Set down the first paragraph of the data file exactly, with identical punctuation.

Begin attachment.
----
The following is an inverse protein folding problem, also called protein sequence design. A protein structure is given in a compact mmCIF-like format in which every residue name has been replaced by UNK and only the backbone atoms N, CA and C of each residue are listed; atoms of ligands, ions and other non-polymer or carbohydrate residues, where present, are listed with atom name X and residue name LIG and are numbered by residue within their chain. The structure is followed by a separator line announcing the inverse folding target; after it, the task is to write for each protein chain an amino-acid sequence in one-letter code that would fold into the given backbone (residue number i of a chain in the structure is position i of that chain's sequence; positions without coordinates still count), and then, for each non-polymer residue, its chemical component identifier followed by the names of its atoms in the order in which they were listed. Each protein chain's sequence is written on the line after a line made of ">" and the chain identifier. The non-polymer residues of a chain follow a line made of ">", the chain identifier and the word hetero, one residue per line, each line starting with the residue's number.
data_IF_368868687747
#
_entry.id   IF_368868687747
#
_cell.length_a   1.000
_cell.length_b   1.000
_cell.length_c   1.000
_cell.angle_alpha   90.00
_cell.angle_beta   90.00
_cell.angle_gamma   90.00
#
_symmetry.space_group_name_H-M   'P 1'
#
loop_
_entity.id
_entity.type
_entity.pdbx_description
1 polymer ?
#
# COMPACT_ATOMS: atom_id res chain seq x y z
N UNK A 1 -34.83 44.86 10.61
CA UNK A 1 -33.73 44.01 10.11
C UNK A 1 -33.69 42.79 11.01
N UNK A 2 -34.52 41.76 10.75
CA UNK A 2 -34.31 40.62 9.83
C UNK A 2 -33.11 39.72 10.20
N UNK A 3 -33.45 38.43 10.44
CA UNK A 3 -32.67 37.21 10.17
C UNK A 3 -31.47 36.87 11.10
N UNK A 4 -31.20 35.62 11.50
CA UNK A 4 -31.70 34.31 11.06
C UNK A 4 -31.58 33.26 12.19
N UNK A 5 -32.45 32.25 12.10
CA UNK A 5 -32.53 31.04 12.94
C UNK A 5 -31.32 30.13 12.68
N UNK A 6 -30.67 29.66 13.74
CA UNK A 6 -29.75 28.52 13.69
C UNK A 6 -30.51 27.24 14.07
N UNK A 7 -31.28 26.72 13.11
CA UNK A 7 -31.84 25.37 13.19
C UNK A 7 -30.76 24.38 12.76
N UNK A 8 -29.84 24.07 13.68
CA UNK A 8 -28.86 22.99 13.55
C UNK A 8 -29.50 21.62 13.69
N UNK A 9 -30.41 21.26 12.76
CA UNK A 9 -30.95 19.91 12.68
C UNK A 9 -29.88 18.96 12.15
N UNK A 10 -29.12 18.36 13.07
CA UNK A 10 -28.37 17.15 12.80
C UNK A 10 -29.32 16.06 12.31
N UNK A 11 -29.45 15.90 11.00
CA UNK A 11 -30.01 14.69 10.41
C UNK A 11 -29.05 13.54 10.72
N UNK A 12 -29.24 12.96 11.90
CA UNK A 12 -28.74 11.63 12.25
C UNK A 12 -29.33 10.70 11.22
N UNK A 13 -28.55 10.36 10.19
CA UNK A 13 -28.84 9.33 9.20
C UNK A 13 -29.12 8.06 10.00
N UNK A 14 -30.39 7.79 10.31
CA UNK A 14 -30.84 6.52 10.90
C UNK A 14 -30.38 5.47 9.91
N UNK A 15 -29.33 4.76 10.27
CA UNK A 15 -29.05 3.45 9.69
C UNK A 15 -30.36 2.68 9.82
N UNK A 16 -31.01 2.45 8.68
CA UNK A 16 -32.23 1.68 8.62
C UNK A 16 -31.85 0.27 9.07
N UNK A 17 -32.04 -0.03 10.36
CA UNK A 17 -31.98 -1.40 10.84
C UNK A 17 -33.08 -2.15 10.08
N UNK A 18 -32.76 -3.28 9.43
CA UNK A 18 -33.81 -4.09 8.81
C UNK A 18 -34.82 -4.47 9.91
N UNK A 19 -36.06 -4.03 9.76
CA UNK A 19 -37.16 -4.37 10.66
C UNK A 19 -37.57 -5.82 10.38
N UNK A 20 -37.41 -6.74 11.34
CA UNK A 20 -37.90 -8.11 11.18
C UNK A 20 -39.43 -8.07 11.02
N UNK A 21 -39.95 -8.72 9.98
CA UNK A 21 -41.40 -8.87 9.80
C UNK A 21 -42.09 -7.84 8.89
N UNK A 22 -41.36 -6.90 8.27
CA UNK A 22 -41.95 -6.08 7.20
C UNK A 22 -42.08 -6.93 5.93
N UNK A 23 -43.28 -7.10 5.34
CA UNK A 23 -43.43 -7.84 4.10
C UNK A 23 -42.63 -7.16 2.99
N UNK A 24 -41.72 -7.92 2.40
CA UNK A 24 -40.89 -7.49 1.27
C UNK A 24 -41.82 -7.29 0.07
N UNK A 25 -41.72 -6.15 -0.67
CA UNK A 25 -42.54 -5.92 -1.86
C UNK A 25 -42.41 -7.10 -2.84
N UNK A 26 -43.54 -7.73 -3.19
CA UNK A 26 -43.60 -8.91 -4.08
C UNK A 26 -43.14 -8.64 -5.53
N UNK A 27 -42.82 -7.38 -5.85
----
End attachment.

The following is an inverse protein folding problem, also called protein sequence design. A protein structure is given in a compact mmCIF-like format in which every residue name has been replaced by UNK and only the backbone atoms N, CA and C of each residue are listed; atoms of ligands, ions and other non-polymer or carbohydrate residues, where present, are listed with atom name X and residue name LIG and are numbered by residue within their chain. The structure is followed by a separator line announcing the inverse folding target; after it, the task is to write for each protein chain an amino-acid sequence in one-letter code that would fold into the given backbone (residue number i of a chain in the structure is position i of that chain's sequence; positions without coordinates still count), and then, for each non-polymer residue, its chemical component identifier followed by the names of its atoms in the order in which they were listed. Each protein chain's sequence is written on the line after a line made of ">" and the chain identifier. The non-polymer residues of a chain follow a line made of ">", the chain identifier and the word hetero, one residue per line, each line starting with the residue's number.